The artwork of Julie Pratt, a senior painting major in the College of Visual and Performing Arts’ School of Art, is being presented during the month of September at the Art Gallery at May Memorial Unitarian Universalist Society, 3800 E. Genesee St., Syracuse. The exhibition will close on Tuesday, Sept. 29, with a meet-the-artist reception from 5-7 p.m.
Pratt’s larger-than-life artwork focuses on themes of gender identity, unconventional beauty and personal power. Through a combination of intense color, expressive brushwork and inspiring subjects, she describes a search found within all of us to be confidently who we are.
“It's all about the process,” says Pratt. “From initial inspiration, through the preparation of the canvas, to the final strokes of paint, each step is combined with the last to create something beautiful. I take an expressionistic approach to painting, seeing each subject as an emotional object to be described to the viewer.
“Van Gogh, the Fauves and the German Expressionists have all played a role influencing my work. I discovered very early that there is great emotional power within color and texture. Through the years, I have explored the possibilities of evoking certain emotional responses from the viewer using the combination of intense color and thick application of paint.”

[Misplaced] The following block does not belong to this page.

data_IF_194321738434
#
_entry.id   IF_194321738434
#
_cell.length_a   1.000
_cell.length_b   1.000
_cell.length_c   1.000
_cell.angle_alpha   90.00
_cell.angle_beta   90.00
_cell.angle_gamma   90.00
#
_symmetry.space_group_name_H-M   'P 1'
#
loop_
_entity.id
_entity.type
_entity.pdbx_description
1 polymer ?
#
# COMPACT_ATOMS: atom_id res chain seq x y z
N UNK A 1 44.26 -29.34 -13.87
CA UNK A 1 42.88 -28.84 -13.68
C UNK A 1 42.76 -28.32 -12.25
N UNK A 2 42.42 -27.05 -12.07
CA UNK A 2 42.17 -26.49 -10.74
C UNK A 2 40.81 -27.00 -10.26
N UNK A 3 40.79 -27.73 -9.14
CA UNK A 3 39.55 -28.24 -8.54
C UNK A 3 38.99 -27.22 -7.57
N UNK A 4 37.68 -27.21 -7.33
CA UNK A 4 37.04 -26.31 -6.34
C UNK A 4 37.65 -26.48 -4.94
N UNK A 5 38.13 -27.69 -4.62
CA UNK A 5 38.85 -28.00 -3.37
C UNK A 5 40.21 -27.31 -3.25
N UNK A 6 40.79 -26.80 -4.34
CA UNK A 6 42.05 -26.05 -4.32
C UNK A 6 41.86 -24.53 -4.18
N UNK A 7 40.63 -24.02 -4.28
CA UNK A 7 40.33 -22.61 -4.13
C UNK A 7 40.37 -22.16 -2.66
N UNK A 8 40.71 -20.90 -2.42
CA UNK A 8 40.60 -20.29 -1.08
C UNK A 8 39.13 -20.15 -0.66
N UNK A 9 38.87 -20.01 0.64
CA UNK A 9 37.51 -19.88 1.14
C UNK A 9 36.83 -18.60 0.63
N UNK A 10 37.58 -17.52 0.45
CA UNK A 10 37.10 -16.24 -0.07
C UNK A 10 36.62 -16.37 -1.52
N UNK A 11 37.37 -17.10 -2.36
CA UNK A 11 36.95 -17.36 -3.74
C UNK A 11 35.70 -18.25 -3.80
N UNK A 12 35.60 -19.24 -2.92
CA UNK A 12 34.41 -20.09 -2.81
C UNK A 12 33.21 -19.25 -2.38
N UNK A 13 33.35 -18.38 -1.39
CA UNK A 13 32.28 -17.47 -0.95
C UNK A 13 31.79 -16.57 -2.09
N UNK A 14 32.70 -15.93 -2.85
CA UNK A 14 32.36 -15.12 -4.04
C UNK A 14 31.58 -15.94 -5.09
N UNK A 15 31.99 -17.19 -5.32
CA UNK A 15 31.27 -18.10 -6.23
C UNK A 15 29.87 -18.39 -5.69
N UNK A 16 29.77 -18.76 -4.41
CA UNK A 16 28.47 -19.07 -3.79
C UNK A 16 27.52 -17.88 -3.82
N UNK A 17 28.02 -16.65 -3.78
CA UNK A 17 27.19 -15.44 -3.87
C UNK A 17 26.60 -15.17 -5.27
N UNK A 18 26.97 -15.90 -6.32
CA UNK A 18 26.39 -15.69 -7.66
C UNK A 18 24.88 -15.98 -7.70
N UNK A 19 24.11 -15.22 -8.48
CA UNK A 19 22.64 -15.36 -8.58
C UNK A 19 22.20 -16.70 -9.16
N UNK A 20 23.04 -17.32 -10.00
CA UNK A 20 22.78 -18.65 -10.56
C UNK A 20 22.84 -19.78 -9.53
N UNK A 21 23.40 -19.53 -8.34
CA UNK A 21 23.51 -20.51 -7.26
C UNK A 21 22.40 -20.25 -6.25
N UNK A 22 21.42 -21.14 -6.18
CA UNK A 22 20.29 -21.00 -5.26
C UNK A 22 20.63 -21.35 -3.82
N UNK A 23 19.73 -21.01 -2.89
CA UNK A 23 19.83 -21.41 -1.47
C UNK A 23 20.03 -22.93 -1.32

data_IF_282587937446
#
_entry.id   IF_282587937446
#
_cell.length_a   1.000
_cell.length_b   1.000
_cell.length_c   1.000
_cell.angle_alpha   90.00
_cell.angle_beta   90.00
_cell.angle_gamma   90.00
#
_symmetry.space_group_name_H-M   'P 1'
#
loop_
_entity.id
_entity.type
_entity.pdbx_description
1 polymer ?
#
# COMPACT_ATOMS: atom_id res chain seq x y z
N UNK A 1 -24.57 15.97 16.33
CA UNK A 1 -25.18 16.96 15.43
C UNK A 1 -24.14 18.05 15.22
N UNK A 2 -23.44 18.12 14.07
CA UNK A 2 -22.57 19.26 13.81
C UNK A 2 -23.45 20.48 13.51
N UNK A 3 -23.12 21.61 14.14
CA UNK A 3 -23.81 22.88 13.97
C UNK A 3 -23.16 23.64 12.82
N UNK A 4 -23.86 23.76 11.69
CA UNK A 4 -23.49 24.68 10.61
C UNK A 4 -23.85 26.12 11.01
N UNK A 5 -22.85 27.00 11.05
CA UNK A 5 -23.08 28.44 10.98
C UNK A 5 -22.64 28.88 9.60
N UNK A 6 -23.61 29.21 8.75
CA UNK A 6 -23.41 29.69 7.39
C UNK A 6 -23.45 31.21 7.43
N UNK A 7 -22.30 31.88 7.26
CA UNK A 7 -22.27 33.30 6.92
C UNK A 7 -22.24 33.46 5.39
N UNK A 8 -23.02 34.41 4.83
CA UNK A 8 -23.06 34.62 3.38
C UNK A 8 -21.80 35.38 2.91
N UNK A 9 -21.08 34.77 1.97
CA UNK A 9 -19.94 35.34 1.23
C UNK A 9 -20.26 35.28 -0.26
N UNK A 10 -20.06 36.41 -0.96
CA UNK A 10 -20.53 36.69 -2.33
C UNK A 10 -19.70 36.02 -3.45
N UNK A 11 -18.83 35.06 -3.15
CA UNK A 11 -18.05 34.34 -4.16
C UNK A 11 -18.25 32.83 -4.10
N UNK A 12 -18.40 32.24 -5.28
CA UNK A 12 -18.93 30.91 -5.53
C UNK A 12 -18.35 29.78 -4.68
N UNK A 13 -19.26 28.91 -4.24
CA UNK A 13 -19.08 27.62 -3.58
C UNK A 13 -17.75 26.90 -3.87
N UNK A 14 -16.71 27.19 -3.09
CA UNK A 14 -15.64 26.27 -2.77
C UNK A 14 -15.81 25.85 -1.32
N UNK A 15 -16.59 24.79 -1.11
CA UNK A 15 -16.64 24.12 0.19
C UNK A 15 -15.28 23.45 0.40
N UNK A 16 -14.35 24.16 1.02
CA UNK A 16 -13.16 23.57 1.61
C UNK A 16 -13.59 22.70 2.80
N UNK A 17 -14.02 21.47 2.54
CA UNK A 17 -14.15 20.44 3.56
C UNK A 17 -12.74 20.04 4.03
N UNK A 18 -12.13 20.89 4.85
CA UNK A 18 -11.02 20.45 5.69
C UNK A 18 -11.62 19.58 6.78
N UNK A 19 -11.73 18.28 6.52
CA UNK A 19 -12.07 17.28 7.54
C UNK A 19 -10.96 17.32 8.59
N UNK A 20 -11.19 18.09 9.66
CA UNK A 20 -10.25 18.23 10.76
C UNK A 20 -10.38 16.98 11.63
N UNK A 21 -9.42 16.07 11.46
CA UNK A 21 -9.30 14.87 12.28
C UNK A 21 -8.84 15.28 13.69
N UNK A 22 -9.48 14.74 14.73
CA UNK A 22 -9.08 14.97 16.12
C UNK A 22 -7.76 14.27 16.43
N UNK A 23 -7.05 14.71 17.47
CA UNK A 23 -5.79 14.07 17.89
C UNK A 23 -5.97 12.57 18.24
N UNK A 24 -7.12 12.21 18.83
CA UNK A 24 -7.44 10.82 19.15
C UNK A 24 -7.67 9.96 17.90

Pratt is from Central New York and is also an arts educator, currently teaching youth classes at the Everson Museum of Art.
The exhibition is curated by Kristina Starowitz ’03 in partnership with the University and May Memorial Unitarian Universalist Society. Starowitz curated the Westcott Art Gallery from 2007-13 as well as the Gallery at the Tech Garden in 2014 as curator and artist in residence.
Pratt’s exhibition will travel to Syracuse Stage in January to be exhibited in the Sutton Pavilion gallery space for the run of the show “Stupid F***ing Bird” Jan. 20-Feb. 7.
Gallery hours at May Memorial are Monday-Friday, 9:30 a.m.-2:30 p.m. Call 315-446-8920 in advance to visit the gallery outside of announced special events, as the space is often rented for private gatherings.
For more information about the exhibition, contact Starowitz at 315-214-6444 or firstname.lastname@example.org.